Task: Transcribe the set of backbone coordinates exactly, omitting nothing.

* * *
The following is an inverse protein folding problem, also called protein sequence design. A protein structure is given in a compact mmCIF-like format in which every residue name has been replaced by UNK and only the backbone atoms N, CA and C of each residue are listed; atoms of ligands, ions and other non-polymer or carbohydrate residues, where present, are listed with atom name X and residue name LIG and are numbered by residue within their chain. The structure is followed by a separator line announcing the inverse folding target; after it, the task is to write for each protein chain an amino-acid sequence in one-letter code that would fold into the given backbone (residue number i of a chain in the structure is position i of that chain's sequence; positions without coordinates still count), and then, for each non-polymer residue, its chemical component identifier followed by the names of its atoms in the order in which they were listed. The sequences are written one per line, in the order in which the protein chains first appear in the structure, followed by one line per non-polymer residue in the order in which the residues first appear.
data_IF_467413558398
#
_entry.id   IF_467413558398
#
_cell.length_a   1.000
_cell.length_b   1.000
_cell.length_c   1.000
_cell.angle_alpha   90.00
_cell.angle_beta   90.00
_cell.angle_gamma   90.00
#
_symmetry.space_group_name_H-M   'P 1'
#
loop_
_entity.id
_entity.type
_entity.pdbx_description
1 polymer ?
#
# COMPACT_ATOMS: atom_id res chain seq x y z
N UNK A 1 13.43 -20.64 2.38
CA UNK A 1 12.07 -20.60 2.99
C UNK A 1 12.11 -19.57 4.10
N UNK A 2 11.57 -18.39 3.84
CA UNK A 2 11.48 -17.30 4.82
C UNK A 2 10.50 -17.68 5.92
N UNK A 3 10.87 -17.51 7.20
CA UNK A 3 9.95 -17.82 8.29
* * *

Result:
The following is an inverse protein folding problem, also called protein sequence design. A protein structure is given in a compact mmCIF-like format in which every residue name has been replaced by UNK and only the backbone atoms N, CA and C of each residue are listed; atoms of ligands, ions and other non-polymer or carbohydrate residues, where present, are listed with atom name X and residue name LIG and are numbered by residue within their chain. The structure is followed by a separator line announcing the inverse folding target; after it, the task is to write for each protein chain an amino-acid sequence in one-letter code that would fold into the given backbone (residue number i of a chain in the structure is position i of that chain's sequence; positions without coordinates still count), and then, for each non-polymer residue, its chemical component identifier followed by the names of its atoms in the order in which they were listed. The sequences are written one per line, in the order in which the protein chains first appear in the structure, followed by one line per non-polymer residue in the order in which the residues first appear.
data_IF_467413558398
#
_entry.id   IF_467413558398
#
_cell.length_a   1.000
_cell.length_b   1.000
_cell.length_c   1.000
_cell.angle_alpha   90.00
_cell.angle_beta   90.00
_cell.angle_gamma   90.00
#
_symmetry.space_group_name_H-M   'P 1'
#
loop_
_entity.id
_entity.type
_entity.pdbx_description
1 polymer ?
#
# COMPACT_ATOMS: atom_id res chain seq x y z
N UNK A 1 13.43 -20.64 2.38
CA UNK A 1 12.07 -20.60 2.99
C UNK A 1 12.11 -19.57 4.10
N UNK A 2 11.57 -18.39 3.84
CA UNK A 2 11.48 -17.30 4.82
C UNK A 2 10.50 -17.68 5.92
N UNK A 3 10.87 -17.51 7.20
CA UNK A 3 9.95 -17.82 8.29